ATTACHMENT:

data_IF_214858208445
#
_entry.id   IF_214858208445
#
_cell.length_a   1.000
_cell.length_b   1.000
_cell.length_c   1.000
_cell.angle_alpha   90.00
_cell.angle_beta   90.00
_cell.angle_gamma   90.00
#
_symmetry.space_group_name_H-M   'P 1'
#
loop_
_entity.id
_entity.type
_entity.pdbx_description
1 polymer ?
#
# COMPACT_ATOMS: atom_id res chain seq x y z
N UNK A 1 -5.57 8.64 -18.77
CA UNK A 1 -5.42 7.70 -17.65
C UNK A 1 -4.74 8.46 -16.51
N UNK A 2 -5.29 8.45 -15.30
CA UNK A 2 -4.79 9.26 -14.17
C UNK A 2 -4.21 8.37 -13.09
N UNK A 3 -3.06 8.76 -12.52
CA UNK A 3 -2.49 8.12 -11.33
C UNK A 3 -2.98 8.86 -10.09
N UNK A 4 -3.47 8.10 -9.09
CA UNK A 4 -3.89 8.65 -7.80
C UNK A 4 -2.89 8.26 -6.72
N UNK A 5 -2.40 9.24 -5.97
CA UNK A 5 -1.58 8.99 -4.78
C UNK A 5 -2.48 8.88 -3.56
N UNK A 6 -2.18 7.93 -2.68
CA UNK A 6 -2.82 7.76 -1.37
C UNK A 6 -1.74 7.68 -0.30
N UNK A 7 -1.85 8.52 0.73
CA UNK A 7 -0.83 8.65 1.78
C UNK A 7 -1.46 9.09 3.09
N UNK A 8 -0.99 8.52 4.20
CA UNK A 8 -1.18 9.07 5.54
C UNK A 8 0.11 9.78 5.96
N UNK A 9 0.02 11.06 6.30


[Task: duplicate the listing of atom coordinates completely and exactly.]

data_IF_214858208445
#
_entry.id   IF_214858208445
#
_cell.length_a   1.000
_cell.length_b   1.000
_cell.length_c   1.000
_cell.angle_alpha   90.00
_cell.angle_beta   90.00
_cell.angle_gamma   90.00
#
_symmetry.space_group_name_H-M   'P 1'
#
loop_
_entity.id
_entity.type
_entity.pdbx_description
1 polymer ?
#
# COMPACT_ATOMS: atom_id res chain seq x y z
N UNK A 1 -5.57 8.64 -18.77
CA UNK A 1 -5.42 7.70 -17.65
C UNK A 1 -4.74 8.46 -16.51
N UNK A 2 -5.29 8.45 -15.30
CA UNK A 2 -4.79 9.26 -14.17
C UNK A 2 -4.21 8.37 -13.09
N UNK A 3 -3.06 8.76 -12.52
CA UNK A 3 -2.49 8.12 -11.33
C UNK A 3 -2.98 8.86 -10.09
N UNK A 4 -3.47 8.10 -9.09
CA UNK A 4 -3.89 8.65 -7.80
C UNK A 4 -2.89 8.26 -6.72
N UNK A 5 -2.40 9.24 -5.97
CA UNK A 5 -1.58 8.99 -4.78
C UNK A 5 -2.48 8.88 -3.56
N UNK A 6 -2.18 7.93 -2.68
CA UNK A 6 -2.82 7.76 -1.37
C UNK A 6 -1.74 7.68 -0.30
N UNK A 7 -1.85 8.52 0.73
CA UNK A 7 -0.83 8.65 1.78
C UNK A 7 -1.46 9.09 3.09
N UNK A 8 -0.99 8.52 4.20
CA UNK A 8 -1.18 9.07 5.54
C UNK A 8 0.11 9.78 5.96
N UNK A 9 0.02 11.06 6.30